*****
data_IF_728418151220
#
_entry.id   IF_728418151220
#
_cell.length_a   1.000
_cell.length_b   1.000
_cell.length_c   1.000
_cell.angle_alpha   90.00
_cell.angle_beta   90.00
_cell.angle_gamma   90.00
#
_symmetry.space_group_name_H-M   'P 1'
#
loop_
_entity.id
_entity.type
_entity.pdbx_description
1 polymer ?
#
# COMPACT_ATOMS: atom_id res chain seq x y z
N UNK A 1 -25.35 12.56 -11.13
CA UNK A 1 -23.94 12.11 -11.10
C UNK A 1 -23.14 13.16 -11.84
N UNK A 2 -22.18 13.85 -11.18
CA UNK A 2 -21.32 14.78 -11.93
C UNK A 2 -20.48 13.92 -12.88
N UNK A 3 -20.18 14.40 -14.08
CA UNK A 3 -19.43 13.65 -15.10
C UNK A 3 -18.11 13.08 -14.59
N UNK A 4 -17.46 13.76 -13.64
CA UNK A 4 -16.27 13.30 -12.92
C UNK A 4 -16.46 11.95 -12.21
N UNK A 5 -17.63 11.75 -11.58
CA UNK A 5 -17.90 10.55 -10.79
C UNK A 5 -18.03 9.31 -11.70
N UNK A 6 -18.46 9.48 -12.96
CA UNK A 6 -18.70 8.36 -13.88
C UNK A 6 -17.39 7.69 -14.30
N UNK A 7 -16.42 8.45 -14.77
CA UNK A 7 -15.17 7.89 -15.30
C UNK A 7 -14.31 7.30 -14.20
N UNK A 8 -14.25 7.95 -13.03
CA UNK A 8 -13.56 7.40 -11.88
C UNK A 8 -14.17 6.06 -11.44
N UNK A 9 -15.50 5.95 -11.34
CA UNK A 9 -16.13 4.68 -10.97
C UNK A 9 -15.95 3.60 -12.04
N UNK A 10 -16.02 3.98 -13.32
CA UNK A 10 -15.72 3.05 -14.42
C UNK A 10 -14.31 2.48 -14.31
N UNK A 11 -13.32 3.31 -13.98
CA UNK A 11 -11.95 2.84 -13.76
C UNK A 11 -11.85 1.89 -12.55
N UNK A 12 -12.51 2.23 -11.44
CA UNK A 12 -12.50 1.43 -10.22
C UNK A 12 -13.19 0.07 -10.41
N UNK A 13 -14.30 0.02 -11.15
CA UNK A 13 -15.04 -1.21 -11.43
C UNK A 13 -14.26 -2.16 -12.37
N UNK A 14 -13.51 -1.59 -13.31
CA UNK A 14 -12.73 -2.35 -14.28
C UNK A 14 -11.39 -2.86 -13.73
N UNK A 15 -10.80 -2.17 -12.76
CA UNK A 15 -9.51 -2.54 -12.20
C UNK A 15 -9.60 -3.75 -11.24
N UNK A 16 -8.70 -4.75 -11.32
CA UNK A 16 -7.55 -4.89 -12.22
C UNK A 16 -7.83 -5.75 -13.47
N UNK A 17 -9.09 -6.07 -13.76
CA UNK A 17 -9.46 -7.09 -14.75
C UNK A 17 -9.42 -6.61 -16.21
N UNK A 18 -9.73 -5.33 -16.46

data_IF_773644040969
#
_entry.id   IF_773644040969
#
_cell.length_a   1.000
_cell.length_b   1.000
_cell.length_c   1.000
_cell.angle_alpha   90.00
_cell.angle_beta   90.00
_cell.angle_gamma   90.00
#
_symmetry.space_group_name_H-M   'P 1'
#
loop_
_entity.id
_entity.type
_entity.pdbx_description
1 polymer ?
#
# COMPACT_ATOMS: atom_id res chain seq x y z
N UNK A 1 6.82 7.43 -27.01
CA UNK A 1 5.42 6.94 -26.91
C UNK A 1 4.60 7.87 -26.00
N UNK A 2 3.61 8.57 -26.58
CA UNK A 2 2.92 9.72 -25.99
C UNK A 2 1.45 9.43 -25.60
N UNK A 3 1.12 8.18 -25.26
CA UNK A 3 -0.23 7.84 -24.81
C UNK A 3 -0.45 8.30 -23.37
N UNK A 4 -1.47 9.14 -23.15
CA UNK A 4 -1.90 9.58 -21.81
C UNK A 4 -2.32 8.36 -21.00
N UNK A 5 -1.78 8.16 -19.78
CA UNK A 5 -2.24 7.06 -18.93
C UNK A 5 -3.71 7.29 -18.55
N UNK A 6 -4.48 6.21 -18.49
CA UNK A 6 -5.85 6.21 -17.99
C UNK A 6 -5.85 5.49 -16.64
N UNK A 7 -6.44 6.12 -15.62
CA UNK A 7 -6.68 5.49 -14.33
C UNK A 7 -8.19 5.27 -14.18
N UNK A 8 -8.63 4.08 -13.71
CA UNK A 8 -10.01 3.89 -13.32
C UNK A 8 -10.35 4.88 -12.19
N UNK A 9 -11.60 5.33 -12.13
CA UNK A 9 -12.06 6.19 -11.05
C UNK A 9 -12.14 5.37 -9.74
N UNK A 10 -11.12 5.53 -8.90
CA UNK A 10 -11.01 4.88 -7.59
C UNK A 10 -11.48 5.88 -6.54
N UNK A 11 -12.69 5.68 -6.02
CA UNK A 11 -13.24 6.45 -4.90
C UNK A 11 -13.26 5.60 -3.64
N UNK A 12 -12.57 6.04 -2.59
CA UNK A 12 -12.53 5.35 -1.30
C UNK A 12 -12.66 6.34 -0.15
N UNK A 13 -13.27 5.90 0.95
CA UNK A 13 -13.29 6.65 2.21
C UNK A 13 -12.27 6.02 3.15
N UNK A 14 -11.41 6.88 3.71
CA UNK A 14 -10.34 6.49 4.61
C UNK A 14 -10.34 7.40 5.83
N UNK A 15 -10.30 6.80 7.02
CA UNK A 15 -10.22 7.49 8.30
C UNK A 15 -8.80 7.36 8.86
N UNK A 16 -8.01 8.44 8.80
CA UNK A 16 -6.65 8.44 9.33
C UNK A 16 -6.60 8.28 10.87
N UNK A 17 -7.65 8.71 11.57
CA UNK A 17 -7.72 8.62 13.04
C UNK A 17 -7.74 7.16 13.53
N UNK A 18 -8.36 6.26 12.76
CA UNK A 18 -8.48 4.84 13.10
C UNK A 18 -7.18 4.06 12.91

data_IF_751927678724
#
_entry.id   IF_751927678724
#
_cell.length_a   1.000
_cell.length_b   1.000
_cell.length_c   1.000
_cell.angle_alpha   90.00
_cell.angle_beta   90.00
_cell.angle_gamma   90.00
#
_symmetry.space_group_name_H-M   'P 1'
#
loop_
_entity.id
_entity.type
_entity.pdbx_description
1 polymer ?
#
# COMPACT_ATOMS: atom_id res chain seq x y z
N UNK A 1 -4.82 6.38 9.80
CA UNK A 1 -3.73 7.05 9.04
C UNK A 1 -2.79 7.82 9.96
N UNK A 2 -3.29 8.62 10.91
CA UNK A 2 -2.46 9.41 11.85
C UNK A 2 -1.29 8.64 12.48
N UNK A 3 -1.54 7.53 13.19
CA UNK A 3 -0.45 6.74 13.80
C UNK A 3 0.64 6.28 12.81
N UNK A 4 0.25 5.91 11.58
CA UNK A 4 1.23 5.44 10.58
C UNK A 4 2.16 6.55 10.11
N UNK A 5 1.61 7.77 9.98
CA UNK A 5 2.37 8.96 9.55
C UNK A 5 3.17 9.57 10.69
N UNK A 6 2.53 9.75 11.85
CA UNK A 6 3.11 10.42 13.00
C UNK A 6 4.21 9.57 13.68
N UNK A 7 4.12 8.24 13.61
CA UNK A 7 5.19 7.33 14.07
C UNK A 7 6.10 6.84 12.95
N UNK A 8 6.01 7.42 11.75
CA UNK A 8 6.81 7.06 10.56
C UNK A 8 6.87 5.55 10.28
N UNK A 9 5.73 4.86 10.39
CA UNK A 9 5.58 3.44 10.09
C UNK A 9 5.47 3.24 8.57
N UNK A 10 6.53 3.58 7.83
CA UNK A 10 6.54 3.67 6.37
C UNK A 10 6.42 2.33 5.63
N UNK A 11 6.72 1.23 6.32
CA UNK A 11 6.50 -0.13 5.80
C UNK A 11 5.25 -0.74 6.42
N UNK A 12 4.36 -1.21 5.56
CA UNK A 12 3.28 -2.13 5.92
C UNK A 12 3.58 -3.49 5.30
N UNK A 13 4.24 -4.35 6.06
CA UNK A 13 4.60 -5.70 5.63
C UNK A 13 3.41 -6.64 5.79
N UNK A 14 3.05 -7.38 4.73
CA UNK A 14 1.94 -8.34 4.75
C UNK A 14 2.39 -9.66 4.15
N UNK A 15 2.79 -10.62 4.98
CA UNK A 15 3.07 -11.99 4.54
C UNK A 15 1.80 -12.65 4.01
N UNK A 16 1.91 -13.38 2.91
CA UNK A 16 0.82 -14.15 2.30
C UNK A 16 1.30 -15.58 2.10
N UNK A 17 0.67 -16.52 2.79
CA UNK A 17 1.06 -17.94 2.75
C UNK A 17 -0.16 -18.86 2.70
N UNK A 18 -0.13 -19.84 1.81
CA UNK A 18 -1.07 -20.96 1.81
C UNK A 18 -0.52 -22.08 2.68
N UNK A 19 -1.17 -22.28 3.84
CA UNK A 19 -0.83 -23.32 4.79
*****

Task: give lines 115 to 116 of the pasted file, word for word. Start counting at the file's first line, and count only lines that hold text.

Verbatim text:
CA UNK A 8 -10.01 3.89 -13.32
C UNK A 8 -10.35 4.88 -12.19